How to Pass GCSE English Language Grade 9-1 Course

18 September 2016


From June 2017 the English Language GCSE exams are undergoing some major changes.  The old system of 40% controlled assessments has gone out of one window like the proverbial baby and bathwater.

In through the other, like a cold blast of winter air, comes a new system of two exams, which scrutinises the reading and writing skills of students studying towards the qualification. In my other life I am a college lecturer and one of the subjects I teach is… you guessed it.


So, as an IT person, I have started to put together a series of videos to enable two things.  First I want to answer the question “how do I pass GCSE English Language?” the answer to which is more often than not demanded by students the evening before their exam (make that plural now).  I guess the first thing is to allow those doing it an opportunity to understand the new system of grading – hence the first video in this series.  Next it’s on to the exams and the Assessment Objectives (handily known as AOs) which they cover.  Know thine enemy is vital and although I wouldn’t advise rote-learning here it’s hugely important that learners know what’s coming at them in the examinations.



Once students are made aware of the assessment objectives then it’s a good idea to let them know just when in the exams these AOs will raise their heads, ugly or otherwise.


As a first foray in to a specific AO (on its own it sounds like something one of the teletubbies might splutter) I have focused on the last question of the first exam developed by the AQA board.  This covers AO5 and AO6 – the writing assessment objectives.  I guess the reason I didn’t start with AO1, which is all about reading, is because the one I would enjoy most myself is the creative writing task.  It may also be the one most overlooked by students and teachers in preparation for the exam as it could be seen as one that would ‘fall in to place’ most naturally.  Over the two exams, these assessment objectives represent half the available marks so they should be avoided at our individual and mutual peril!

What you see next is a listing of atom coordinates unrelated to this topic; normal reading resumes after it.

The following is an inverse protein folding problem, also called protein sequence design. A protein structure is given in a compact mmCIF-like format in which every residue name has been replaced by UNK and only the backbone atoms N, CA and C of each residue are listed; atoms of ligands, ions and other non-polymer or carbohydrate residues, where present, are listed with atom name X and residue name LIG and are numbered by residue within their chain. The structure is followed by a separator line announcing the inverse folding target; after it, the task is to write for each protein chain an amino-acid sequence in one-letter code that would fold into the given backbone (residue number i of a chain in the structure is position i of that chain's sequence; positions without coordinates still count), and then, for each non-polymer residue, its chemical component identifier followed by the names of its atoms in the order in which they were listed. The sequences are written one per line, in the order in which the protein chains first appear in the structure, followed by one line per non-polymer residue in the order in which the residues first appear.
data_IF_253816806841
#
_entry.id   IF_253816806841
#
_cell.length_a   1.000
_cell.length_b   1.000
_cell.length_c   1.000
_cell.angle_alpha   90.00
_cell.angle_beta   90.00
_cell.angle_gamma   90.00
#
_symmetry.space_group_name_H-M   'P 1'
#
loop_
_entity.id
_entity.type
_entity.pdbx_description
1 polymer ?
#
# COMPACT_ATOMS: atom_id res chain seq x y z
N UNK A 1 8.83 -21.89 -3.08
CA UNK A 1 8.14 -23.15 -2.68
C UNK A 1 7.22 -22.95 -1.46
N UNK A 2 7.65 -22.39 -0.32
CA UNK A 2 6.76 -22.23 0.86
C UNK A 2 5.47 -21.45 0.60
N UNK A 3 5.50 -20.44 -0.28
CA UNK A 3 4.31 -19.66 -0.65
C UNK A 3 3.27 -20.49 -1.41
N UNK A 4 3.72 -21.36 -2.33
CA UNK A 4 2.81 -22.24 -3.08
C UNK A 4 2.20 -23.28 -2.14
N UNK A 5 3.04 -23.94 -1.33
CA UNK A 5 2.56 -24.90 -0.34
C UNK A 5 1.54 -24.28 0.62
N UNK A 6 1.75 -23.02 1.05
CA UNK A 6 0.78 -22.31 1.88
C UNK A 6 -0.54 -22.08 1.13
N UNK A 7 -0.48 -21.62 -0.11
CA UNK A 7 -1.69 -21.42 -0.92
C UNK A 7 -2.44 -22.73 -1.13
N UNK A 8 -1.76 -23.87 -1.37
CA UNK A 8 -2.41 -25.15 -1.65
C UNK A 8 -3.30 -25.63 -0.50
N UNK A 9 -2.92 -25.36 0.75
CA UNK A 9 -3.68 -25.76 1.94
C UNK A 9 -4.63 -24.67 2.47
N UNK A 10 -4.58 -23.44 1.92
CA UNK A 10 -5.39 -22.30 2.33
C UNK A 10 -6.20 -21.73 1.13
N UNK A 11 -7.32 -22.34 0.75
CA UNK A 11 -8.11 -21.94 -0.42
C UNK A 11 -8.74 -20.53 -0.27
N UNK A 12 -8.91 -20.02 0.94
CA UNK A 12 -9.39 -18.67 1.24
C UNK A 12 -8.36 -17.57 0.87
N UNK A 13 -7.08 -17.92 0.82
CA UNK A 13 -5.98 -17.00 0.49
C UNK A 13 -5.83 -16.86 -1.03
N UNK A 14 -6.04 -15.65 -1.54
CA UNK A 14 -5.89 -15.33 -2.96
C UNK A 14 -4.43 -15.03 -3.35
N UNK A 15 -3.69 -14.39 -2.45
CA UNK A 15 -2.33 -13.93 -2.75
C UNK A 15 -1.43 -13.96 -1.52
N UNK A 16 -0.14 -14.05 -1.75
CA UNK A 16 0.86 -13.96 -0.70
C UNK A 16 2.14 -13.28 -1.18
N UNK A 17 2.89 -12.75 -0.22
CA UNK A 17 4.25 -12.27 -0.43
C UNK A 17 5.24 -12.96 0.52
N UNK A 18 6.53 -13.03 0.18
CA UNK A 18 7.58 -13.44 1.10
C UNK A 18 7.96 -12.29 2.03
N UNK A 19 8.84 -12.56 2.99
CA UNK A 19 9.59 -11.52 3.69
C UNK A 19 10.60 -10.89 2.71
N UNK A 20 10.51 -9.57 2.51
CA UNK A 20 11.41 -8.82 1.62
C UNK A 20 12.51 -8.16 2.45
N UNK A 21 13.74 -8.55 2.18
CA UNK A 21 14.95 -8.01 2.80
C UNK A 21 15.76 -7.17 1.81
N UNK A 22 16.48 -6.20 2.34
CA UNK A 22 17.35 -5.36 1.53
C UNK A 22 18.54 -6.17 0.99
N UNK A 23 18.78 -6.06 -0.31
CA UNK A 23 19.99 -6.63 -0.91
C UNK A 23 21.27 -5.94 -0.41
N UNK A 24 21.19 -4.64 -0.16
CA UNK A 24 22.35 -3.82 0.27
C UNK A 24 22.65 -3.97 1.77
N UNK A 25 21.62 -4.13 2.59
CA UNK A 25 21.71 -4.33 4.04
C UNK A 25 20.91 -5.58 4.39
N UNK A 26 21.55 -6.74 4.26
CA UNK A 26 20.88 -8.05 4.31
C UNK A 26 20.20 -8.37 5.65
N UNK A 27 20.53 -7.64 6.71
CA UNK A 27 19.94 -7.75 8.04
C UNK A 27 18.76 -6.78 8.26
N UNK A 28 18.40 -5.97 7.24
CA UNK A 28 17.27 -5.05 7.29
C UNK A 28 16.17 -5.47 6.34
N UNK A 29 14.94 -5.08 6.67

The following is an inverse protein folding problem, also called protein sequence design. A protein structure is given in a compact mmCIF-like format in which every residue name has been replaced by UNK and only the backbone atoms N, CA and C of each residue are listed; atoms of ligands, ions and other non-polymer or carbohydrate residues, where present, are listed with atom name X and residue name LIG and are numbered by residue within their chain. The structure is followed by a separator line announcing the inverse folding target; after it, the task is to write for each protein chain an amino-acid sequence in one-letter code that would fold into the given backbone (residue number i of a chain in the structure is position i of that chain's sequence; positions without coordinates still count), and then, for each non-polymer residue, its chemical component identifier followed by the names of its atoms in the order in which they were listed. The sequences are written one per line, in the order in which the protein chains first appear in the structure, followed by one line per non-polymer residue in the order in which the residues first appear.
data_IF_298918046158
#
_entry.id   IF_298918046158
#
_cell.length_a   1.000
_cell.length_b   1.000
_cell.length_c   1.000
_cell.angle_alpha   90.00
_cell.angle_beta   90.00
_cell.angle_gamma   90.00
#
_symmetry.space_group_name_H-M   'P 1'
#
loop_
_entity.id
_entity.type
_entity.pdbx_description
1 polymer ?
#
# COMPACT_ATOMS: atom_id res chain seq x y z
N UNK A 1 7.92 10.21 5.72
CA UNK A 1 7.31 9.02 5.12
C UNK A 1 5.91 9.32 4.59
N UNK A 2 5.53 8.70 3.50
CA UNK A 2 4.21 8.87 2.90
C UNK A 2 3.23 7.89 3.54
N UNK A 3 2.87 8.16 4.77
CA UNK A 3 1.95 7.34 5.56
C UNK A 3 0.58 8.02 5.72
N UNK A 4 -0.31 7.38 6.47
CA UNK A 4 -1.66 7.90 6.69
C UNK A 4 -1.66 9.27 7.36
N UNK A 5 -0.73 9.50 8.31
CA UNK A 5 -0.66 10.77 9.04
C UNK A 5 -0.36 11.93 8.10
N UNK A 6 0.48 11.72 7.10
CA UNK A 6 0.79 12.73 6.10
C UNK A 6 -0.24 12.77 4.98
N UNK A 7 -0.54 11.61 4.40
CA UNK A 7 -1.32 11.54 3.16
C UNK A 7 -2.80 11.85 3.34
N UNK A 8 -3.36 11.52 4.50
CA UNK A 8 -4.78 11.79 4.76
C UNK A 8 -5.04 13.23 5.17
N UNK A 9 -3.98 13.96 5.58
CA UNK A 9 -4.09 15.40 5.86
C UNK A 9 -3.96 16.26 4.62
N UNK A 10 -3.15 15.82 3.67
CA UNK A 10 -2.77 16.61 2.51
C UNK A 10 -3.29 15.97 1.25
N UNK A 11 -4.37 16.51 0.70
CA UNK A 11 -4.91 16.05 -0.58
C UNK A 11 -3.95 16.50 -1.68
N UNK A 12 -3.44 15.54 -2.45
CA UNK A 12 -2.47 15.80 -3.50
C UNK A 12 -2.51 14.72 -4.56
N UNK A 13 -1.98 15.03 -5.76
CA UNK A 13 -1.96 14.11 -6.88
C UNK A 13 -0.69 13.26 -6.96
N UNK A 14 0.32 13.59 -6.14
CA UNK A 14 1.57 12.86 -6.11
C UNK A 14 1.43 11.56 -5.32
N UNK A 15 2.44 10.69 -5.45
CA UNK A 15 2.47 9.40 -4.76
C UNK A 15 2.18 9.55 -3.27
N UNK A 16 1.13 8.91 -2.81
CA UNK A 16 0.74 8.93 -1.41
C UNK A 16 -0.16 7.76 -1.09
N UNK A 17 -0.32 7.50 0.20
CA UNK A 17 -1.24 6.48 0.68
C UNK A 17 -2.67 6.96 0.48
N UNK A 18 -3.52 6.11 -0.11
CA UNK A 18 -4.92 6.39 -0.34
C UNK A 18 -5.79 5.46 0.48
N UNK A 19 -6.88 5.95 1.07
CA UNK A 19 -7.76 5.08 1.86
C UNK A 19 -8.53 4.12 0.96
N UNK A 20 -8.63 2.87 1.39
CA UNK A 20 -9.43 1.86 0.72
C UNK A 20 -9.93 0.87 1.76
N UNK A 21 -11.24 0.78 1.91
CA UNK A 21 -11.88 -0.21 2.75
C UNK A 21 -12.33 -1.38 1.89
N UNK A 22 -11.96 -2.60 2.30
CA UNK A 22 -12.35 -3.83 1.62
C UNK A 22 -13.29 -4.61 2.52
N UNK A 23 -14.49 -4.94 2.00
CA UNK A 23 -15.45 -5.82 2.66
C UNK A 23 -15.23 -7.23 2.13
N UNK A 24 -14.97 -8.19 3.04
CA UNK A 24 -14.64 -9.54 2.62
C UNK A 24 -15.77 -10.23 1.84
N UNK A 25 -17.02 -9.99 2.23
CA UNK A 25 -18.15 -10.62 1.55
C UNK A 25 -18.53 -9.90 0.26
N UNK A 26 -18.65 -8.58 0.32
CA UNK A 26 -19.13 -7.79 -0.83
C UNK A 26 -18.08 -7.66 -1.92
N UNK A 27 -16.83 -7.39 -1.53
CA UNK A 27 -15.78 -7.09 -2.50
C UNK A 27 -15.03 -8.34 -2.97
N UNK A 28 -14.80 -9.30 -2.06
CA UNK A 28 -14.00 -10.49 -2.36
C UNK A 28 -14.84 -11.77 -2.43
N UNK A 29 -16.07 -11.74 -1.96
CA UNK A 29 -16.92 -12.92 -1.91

AO5 and AO6 represent a huge amount of marks and there are very specific things the examiners will look for and which therefore need to be included in any creative piece written during the exam.  An awareness of these is vital for students to pick up the marks in this section of both of the papers. So, that’s my starting point (but don't ask about Paper 2 just yet please).


I have also created a number of videos with visual resources aimed at teachers.  These could also be used by students as writing pieces which are based on previously unseen visual stimulus could be important if this is the creative writing option they choose in the exam.


The videos are all included on my YouTube channel, Teaching and Learning Resources for Me (yes, I know – a mouthful – but I wanted to emphasise the fact that these resources should be useful to both those studying towards exams and those teaching them).  Updates will be regular, so please subscribe to the channel so they will appear on your recommended watch thingummy straight away.



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